Hot on the heels of the introduction of their Ghibli sedan in Beijing (the jury is still out on the name—try saying it five times fast), Maserati began this year by storming the North American International Auto Show with the luxurious new 2014 Quattroporte, the sixth generation of their longest-standing model.

Designed to bring Maserati into the next decade while staying faithful to its long history in the realm of sport sedans, the QP6 is the key factor in the company’s plans of selling 50,000 customer units by 2015—a massive goal, considering they sold only 6307 units in 2012.

{“pbembedwidget”:“gallery”,“id”:“14196”,“size”:“large”,“alignment”:“left”}Improving on the QP5—a best-selling demon and globally acclaimed vehicle that stole the hearts, wallets and driveways of many a worldly playboy—the QP6 builds on its presence with a faster, larger, lighter and more luxurious package that helps set the stage for the next generation of Maseratis due out in the coming year.

The sexy but subtle QP6 is being offered with two new direct-injection powertrains: an entry-level 3.0-liter V6 and the top-performing 3.8-liter V8, both of which Ferrari is assembling at its plant in Maranello with design input from Maserati. To keep things quick on the gearshifts, each model will come standard with the latest ZF eight-speed automatic transmission.

The new Quattro actually sets a new performance standard for four-door vehicles (the name “Quattroporte” is Italian for “four doors”), reaching a drool-worthy top speed of 190 mph—a feat equal to most coupe sport vehicles these days. Drivers who want to whisk their posse around as quick as a bunny may prefer to stay away from four-seater corporate cousin the Ferrari FF, which settles in around 209 mph but easily eclipses the QP6 on price.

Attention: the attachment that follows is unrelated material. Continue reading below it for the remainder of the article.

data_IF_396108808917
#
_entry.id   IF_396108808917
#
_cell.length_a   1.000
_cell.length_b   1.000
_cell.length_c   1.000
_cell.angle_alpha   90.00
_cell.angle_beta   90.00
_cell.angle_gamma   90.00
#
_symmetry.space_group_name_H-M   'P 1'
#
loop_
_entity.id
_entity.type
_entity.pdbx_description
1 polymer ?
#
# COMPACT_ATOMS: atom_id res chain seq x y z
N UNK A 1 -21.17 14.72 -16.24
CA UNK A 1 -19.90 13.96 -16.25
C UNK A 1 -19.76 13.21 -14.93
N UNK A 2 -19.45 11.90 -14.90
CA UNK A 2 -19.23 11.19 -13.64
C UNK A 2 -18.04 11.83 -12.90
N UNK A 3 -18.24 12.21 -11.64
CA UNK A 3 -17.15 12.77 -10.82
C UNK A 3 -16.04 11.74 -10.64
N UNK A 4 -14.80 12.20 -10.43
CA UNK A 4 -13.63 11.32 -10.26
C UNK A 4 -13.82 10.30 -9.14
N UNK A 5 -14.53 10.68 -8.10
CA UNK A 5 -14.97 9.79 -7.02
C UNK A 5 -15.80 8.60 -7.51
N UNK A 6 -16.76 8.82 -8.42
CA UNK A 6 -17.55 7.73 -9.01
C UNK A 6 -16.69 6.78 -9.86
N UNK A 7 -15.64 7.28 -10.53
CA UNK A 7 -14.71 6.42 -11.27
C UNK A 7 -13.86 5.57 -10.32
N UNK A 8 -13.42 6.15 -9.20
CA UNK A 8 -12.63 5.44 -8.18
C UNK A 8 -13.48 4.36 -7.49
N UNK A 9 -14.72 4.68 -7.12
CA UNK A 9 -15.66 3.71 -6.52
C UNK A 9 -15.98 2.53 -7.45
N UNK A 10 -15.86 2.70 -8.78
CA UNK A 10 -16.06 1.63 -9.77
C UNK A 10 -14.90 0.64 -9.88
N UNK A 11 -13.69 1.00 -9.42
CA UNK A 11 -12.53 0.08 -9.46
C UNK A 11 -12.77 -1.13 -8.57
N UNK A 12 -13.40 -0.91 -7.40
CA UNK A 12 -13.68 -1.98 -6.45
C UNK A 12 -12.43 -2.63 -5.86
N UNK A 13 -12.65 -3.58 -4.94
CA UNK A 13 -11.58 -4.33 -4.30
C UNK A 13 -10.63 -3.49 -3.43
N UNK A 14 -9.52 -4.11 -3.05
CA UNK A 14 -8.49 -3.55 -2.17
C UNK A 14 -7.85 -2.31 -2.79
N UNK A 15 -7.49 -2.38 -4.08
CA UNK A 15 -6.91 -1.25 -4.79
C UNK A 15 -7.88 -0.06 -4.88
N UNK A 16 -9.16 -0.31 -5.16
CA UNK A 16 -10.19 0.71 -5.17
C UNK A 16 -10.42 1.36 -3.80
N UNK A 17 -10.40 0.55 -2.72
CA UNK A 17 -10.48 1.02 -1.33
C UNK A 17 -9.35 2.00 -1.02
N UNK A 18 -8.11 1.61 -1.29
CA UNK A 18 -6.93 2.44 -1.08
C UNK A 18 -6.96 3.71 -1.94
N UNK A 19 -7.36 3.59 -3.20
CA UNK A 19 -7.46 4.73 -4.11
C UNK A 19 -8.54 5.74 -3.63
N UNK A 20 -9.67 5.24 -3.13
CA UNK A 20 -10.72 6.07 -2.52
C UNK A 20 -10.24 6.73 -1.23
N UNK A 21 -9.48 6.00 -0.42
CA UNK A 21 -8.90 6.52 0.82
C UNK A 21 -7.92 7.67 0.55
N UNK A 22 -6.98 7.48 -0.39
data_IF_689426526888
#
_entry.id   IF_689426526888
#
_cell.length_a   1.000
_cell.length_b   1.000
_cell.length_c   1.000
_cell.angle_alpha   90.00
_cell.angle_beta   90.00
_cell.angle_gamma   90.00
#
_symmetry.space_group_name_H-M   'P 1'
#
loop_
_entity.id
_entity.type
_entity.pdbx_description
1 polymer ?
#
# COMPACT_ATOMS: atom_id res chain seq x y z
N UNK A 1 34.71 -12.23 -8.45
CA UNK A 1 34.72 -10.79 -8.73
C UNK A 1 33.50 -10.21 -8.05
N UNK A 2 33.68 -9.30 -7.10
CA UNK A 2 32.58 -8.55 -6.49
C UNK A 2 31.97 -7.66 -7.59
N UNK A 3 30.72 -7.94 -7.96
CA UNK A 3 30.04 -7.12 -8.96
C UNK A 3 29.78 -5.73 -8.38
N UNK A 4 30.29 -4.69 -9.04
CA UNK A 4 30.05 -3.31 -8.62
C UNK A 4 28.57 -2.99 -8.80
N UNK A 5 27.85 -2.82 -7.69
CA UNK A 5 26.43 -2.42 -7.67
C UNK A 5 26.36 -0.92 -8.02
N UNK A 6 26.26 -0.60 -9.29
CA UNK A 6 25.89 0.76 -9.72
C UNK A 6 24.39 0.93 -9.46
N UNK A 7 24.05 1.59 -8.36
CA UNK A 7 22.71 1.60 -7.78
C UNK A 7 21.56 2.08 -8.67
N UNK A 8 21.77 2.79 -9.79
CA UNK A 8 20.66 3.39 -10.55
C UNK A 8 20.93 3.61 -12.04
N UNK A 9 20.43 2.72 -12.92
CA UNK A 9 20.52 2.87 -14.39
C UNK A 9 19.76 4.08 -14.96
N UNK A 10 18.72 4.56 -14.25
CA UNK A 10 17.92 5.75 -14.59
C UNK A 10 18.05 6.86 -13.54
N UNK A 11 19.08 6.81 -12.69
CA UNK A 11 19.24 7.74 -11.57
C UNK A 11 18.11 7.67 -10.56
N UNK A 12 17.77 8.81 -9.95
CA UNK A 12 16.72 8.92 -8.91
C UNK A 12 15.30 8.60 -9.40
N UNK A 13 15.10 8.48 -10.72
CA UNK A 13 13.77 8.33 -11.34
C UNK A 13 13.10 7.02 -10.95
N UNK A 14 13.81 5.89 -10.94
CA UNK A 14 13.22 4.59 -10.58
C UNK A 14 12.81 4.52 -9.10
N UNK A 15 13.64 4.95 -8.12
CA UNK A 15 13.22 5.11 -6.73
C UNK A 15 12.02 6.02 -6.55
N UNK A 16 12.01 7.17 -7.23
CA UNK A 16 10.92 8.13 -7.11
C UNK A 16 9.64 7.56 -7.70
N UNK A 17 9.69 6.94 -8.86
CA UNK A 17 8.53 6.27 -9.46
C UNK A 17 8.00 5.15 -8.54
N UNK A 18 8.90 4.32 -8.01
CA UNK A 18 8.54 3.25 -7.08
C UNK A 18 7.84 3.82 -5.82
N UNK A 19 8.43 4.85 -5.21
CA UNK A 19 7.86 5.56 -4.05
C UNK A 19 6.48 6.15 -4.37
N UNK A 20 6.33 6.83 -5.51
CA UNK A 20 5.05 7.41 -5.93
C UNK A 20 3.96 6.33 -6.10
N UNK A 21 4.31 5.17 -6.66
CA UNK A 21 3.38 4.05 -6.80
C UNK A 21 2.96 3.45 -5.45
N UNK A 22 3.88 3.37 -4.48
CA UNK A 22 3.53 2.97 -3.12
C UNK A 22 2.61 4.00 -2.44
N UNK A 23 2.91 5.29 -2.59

The turbo V8 weighs in powerwise at around 530 horses, reaching zero to 62 in about 4.7 seconds. This is a stark improvement over the outgoing Sport GT S on speed, fuel consumption and torque, with even the all-wheel drive V6 variant nudging in around 177 mph.

The QP6’s AWD system is a big source of pride for Maserati this time around: it instantly redistributes excess rear-wheel torque and funnels it to all four wheels, delivering a perfect 50-50 distribution front/back when that extra level of control is needed by the driver.

In terms of design, we love the mature but still sporty element the QP6 brings to the table. It’s obvious that it is capable of kicking some serious ass but doesn’t flaunt it—leave that to the owner’s choice of paint job.

The front fascia and hood are bold and mildly aggressive but with the tameness that hallmarks luxury. Paired with the wide, low sculpted hood wrapping around to the streamlined side panels, the QP6 has enough presence to be instantly noticed and recognized for what it is without coming off as flashy as its sporty younger sibling the GranCabrio.

The cabin retains the handcrafted Italian luxury standards established by its predecessors but adds modern leaps in technology with touchscreen functionality, adjustable pedals and a 15-speaker Bowers & Wilkins optional system that we’re sure will give the new 2013 Range Rover Autobiography’s 3D system a run for its money. To top it off, WLAN-based Wi-Fi is incorporated, a feature seen heavily in Bentleys and Rolls-Royces these days.

While the entry-level price point of $130,000 isn’t too far off what competitors such as the Jaguar XF and XJ are doing, we think the new Quattroporte will stand out from the crowd with an exceptional package that looks as good on your driveway or at top speed as it does on the wallet, considering what you’re getting.

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